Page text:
By Rachel La Corte
The Associated Press
OLYMPIA — Tim Eyman, a career anti-tax initiative promoter, formally announced his entry into Washington’s 2020 governor’s race.
While he had first said he was running last week during a Sound Transit meeting in Seattle, on Monday he filed one of two required initial forms with the state Public Disclosure Commission and held a news conference at the secretary of state’s office in the Capitol.
Eyman, who has been the subject of a long-running campaign finance lawsuit by Attorney General Bob Ferguson, said he’ll be running as an independent. On his campaign website, he promises to veto all tax increases.
“I plan on being the most activist candidate for governor ever,” Eyman said, saying he would testify on bills before the Legislature and continue to fight the litigation against his recent ballot victory that cuts car tabs to $30.
He joins several other candidates who have already declared against Democratic incumbent Gov. Jay Inslee, including state Sen. Phil Fortunato, former Bothell Mayor Joshua Freed and Republic Police Chief Loren Culp, who have all filed as Republicans. Freed has raised more than $114,000 to date, while Fortunato has raised more than $71,000. Culp has raised about $50,000.
Fortunato, who has supported Eyman’s previous initiatives, expressed frustration Monday with Eyman’s decision.
“This is a serious thing. Republicans have a window of opportunity this year,” he said. “His entering into the race, especially as an independent, makes the thing a circus.”
Inslee, who is seeking a third term, has raised more than $1.8 million. Democrats have held the governor’s office for more than 30 years. The last GOP governor was John Spellman, who was elected in 1980.
Inslee’s campaign would not address Eyman’s announcement, saying the governor “is focused on serving our state and solving the problems that affect Washingtonians’ daily lives.”
The state Democratic party last week called Eyman a grifter who “is unfit to run our state or manage our tax dollars.”
State Republican Party Chairman Caleb Heimlich said Monday that the party stands behind the Republican candidates for the primary.
“Certainly, he has a strong brand and he’s going to be running on that brand of fighting for taxpayers,” Heimlich said of Eyman. “It will be up to our candidates to make the case that they are going to be more effective at implementing real change.”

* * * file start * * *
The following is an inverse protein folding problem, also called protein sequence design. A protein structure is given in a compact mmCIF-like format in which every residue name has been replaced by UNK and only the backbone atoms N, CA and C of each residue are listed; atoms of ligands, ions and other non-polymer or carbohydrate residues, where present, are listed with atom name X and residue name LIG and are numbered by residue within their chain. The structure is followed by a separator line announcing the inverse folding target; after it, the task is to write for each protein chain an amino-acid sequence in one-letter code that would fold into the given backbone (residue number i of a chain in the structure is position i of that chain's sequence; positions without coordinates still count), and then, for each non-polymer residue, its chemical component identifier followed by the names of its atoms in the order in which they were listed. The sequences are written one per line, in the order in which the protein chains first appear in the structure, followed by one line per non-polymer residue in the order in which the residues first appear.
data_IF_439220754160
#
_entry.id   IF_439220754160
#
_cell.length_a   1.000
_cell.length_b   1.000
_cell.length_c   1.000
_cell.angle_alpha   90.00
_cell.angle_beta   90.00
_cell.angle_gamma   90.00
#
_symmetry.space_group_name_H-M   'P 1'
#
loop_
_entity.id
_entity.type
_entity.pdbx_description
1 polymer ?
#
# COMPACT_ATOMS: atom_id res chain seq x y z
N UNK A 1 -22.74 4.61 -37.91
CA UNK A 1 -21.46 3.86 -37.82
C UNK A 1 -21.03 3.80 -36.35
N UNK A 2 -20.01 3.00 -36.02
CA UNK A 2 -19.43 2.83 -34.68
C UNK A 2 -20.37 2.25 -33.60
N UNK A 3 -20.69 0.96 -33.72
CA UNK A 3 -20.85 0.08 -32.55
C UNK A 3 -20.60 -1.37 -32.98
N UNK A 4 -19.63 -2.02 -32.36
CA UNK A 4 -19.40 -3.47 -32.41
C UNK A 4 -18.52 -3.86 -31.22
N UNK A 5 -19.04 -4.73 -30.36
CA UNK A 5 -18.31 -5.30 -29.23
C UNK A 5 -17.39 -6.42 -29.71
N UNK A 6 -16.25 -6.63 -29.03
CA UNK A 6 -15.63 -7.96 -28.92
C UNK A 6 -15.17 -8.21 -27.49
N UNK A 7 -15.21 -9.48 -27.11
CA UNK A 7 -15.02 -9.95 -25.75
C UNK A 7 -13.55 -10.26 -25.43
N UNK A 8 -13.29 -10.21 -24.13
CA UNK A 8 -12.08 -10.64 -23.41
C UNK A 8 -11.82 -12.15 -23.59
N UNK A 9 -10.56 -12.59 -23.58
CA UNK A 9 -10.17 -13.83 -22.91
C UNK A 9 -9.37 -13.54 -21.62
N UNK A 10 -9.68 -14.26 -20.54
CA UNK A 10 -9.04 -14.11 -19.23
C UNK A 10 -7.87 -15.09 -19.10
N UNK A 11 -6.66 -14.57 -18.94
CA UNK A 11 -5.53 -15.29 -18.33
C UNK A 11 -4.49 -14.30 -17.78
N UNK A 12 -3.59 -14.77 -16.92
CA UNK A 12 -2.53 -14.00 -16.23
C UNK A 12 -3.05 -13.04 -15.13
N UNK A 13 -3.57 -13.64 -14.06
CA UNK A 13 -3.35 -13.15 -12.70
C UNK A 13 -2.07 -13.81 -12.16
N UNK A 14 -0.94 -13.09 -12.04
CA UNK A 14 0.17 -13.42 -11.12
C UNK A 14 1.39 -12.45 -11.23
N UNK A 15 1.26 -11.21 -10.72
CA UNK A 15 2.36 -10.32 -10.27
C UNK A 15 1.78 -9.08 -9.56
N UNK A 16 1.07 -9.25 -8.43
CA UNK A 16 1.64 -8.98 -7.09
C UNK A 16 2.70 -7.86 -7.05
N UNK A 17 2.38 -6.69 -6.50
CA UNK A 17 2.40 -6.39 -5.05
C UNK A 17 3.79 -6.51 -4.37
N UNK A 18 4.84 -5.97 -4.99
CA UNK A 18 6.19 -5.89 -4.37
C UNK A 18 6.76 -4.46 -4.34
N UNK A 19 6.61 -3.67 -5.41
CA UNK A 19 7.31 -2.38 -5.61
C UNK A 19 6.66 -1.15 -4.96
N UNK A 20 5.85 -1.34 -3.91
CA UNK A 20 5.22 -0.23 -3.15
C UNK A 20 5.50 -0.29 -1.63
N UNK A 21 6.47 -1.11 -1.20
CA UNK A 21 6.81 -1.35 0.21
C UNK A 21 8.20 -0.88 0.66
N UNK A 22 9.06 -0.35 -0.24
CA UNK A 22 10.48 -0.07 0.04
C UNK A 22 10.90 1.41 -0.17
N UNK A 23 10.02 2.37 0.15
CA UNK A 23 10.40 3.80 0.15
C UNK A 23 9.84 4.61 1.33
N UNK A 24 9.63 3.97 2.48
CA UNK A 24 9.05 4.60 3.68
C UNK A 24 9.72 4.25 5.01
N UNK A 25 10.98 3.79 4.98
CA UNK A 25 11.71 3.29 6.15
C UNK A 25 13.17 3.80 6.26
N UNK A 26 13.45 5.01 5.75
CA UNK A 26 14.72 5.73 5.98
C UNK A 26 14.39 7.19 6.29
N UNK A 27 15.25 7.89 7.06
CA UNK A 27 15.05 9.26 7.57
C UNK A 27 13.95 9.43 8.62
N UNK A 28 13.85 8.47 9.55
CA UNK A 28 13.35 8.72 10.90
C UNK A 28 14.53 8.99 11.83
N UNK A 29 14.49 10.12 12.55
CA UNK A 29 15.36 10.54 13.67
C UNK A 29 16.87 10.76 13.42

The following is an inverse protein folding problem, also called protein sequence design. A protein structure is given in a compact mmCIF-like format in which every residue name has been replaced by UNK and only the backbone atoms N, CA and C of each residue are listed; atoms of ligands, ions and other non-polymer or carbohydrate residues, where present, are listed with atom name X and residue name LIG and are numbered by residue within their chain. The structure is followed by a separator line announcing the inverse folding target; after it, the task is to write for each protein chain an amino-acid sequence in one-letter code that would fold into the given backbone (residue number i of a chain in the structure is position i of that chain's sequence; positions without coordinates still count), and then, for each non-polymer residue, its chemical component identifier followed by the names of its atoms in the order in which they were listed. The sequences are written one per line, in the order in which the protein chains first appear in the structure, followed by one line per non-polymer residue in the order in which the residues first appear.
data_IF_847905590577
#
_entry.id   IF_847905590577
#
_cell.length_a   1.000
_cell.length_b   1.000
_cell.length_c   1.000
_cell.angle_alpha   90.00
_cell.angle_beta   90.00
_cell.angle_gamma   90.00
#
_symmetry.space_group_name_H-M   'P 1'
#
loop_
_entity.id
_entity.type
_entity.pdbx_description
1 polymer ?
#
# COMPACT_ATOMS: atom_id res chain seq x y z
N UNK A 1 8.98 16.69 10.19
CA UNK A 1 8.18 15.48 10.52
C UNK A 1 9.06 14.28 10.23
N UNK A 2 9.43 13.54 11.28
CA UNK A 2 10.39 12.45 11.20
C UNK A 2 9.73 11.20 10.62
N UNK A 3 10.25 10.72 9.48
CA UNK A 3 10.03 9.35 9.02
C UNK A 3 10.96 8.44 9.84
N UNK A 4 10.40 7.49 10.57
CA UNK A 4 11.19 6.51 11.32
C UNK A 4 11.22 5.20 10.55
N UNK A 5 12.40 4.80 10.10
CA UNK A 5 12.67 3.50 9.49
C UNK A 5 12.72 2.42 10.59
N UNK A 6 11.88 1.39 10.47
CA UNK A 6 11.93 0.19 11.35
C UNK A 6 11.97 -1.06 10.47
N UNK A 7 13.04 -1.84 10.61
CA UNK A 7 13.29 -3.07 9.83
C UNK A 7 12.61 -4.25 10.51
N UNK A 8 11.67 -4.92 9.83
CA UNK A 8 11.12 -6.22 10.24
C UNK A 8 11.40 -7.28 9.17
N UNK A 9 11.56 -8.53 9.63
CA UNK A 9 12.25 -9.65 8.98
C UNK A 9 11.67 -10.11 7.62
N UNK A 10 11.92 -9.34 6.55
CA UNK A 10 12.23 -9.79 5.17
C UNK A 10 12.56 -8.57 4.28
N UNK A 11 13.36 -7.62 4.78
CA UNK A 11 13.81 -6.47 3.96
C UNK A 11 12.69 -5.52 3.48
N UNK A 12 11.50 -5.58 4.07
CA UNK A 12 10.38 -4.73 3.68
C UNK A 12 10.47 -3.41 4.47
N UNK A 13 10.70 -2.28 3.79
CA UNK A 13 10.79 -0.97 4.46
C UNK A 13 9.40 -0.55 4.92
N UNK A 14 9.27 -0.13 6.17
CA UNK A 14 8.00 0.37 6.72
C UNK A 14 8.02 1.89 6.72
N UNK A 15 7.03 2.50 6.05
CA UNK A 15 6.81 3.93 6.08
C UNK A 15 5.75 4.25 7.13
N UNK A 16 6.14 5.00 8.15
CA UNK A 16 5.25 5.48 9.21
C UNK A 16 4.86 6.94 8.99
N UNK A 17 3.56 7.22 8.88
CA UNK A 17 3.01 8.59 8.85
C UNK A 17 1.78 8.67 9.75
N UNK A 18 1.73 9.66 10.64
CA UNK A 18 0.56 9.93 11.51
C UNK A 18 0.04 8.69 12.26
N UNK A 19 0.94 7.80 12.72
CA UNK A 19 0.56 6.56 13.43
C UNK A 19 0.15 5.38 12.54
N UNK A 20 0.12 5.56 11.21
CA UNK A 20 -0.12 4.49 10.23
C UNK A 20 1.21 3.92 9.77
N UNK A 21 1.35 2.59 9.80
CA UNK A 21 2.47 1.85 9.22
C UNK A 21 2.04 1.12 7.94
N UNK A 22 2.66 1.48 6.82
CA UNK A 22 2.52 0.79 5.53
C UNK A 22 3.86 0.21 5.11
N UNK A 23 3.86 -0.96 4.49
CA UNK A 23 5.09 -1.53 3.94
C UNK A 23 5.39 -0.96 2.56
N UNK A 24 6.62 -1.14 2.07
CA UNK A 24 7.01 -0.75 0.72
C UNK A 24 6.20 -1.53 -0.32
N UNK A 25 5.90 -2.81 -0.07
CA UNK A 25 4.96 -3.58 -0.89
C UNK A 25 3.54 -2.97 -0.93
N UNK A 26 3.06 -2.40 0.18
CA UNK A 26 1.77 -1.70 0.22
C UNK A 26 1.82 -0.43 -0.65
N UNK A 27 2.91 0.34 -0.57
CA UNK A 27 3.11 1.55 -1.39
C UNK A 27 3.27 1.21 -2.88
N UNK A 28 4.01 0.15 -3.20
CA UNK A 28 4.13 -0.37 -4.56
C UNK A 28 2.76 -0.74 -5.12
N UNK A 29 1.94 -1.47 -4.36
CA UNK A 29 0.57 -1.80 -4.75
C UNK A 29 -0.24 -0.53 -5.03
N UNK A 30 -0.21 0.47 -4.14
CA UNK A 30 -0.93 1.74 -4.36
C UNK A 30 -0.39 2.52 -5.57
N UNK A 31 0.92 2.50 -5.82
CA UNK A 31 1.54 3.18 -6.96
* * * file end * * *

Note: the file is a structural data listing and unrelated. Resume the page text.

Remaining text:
While he can’t officially file with the secretary of state’s office to have his name on the 2020 ballot until next May, once he made a public statement that he was running for governor, he had just two weeks to file paperwork with the PDC. He filled his candidate registration form on Monday and must file a financial disclosure form by Dec. 5.
Eyman, who filed for bankruptcy last year, has twice been held in contempt of court for refusing to cooperate with court rules in connection with the lawsuit filed by Ferguson.
Ferguson alleges that Eyman violated state campaign-finance laws and covertly used his initiative drives to enrich himself. And last month, a judge ordered a for-profit signature-gathering firm and one of its officers to collectively pay more than $1 million for deceiving state residents by funneling their campaign donations to Eyman for his personal use.
The latest case comes nearly two decades after he paid a fine and legal costs to settle the state’s case against him for secretly diverting money from his initiative campaigns to himself. The judgment also imposed a lifetime ban on him acting as treasurer or having control over the financial accounts of a political committee.
This summer, he reached a settlement on charges that he stole a $70 chair from an Office Depot. The theft charge will be dismissed if he doesn’t commit any crimes and stays away from the Lacey Office Depot for nine months.
And a judge last month ordered a for-profit signature-gathering firm and one of its officers to collectively pay more than $1 million for deceiving state residents by funneling their campaign donations to Eyman for his personal use.
Fortunato said he thinks that Eyman has been treated unfairly by the attorney general, but said he’d still be reaching out to Eyman to ask him to return money he’s donated to his legal defense fund.
“I want my money back to use in my own campaign,” he said.
All of the gubernatorial candidates will appear on the same ballot in August, and under Washington’s top-two primary, the two candidates with the most votes move forward to the general election in November, regardless of party.